Beauty depends on size as well as symmetry. – Aristotle
Maeve resisted the urge to hurl the abacus against the far wall of the library. It might have given her a little momentary satisfaction, but it would do nothing to remedy the situation and would, in fact, make it slightly worse because she would then have to buy another abacus. She had carefully checked her figures three times, and found no errors; for the first time since she had become a courtesan, her expenditures for the month had exceeded her income. And given that she had been cutting back on those expenditures for over a year now, that was a very bad development indeed.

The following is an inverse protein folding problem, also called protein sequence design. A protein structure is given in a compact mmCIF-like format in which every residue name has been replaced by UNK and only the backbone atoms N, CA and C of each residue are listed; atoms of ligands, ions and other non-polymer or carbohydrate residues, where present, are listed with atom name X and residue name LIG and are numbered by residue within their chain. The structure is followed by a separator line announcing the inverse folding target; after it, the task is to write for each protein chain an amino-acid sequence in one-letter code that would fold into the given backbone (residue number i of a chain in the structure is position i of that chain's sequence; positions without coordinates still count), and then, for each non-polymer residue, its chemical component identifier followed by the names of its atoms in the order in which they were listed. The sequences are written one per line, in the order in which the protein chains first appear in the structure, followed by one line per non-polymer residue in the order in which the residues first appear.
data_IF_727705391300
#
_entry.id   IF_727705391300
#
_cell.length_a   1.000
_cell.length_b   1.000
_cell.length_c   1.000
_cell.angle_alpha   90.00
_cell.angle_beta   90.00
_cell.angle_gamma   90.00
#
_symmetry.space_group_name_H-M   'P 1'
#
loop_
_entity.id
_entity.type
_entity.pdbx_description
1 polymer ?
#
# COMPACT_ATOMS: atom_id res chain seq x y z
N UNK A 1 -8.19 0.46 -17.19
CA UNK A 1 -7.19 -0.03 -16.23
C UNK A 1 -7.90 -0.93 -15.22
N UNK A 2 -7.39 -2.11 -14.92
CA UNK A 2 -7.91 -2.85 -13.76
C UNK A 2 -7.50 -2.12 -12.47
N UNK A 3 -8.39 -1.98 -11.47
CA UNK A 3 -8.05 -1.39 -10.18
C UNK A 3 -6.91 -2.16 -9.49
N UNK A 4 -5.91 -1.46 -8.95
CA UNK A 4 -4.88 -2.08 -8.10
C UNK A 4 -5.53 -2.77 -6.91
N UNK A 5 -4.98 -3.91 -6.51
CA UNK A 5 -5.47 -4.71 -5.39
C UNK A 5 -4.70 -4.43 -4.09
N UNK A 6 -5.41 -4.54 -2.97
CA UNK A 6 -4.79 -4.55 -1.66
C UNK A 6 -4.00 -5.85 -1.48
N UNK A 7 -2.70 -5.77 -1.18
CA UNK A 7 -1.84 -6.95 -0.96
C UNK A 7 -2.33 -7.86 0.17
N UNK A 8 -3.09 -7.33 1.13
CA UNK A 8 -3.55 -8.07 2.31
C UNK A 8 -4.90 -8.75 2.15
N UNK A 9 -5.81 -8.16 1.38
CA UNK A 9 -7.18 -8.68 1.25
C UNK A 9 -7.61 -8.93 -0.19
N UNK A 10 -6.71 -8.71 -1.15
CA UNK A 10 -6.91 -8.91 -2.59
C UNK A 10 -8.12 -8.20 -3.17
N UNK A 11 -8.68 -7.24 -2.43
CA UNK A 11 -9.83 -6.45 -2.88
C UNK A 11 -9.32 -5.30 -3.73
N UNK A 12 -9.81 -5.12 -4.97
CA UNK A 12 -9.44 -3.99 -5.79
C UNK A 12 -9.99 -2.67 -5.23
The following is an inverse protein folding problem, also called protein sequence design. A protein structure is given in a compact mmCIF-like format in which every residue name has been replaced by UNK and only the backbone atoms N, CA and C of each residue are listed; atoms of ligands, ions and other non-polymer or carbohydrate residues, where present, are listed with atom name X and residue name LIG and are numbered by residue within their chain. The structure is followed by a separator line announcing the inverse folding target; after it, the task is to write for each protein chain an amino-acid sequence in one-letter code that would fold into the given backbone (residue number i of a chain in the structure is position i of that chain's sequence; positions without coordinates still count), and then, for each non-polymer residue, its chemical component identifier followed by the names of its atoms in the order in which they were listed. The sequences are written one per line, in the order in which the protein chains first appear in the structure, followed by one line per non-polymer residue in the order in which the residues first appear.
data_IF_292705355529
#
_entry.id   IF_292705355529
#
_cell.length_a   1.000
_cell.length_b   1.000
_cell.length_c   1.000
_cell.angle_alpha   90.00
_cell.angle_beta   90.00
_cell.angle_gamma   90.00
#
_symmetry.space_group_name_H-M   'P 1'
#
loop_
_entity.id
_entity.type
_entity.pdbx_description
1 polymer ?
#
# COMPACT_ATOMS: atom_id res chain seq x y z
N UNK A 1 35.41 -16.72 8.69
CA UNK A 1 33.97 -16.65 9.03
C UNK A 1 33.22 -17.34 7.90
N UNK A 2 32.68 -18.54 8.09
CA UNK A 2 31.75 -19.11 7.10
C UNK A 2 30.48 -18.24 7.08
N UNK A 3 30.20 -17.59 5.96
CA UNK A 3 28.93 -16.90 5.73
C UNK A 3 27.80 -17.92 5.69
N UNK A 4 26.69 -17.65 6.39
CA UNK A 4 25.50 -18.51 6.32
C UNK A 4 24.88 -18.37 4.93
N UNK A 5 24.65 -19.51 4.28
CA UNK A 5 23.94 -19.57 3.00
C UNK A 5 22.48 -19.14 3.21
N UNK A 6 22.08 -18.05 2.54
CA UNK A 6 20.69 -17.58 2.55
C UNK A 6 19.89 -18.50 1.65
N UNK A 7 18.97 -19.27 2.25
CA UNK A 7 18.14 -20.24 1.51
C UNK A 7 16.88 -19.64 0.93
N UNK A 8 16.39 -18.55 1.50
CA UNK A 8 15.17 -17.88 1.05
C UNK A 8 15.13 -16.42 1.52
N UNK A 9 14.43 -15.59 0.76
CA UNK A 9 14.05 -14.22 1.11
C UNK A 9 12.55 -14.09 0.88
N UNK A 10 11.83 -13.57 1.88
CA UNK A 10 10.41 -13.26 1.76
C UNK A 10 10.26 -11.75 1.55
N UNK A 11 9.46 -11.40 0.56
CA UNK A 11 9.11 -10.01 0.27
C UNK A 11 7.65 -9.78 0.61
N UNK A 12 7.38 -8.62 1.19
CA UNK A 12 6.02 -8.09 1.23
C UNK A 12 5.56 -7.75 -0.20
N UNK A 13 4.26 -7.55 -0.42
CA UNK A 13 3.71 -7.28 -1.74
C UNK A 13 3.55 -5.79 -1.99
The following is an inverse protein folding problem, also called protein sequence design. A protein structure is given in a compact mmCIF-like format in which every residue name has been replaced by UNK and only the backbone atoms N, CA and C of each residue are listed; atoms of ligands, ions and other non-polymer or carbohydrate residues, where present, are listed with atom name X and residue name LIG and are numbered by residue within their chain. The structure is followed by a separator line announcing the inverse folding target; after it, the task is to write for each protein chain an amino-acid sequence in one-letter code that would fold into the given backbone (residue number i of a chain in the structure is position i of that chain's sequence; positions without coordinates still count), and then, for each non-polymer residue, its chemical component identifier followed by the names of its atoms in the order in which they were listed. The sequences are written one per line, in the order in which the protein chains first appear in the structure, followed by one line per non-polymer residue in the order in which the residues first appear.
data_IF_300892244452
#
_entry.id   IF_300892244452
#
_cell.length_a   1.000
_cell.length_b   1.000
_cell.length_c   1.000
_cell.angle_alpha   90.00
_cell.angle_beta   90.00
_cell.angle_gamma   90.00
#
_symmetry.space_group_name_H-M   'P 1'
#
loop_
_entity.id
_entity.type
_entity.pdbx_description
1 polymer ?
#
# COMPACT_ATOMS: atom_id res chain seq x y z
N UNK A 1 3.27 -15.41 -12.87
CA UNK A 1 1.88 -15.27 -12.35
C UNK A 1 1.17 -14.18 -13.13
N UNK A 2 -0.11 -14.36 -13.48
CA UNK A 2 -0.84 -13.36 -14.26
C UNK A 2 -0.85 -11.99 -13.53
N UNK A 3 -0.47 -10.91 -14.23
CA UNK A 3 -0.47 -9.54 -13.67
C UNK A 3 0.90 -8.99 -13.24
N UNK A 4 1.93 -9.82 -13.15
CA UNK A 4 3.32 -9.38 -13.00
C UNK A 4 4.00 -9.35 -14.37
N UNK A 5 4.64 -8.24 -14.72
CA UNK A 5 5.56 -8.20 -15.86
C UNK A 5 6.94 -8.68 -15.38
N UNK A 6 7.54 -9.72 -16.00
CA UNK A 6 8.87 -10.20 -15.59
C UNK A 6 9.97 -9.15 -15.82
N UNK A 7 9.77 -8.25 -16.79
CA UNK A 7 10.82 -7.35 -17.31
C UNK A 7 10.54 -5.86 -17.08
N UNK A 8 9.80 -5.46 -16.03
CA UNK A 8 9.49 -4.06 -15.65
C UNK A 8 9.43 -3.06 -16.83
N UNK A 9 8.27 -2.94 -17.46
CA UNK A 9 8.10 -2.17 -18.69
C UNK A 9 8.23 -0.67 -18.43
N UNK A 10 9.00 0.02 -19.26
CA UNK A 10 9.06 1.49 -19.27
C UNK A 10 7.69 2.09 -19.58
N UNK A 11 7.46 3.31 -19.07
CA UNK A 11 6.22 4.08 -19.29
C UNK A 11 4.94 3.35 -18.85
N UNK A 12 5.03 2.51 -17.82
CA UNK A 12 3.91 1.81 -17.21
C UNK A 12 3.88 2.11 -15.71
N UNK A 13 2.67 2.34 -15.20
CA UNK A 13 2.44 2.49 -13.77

She hastened to her looking-glass and closely examined her face in it. She was still a very beautiful woman, but the encroaching signs of age were unmistakable and even the expensive cosmetics she purchased from a talented alchemist could only delay the inevitable. Sooner or later she would begin to display the grey hair and wrinkles she had evaded for decades, and then her income would dry up along with her body. Maeve sighed deeply; she was not an especially wise woman nor a frugal one, and though she had known for half her life that this day would eventually come, she had failed to make even the most rudimentary investments for her retirement. And while most women could count on children and grandchildren to support them in their dotage, Maeve had traded away her ability to have them many years ago, in a bargain that seemed sensible at the time. Her only hope was the Potion of Youth that the alchemist said he could make for her, but its price was so high she dared not spend the money unless she was absolutely certain it would buy her many years of good income again.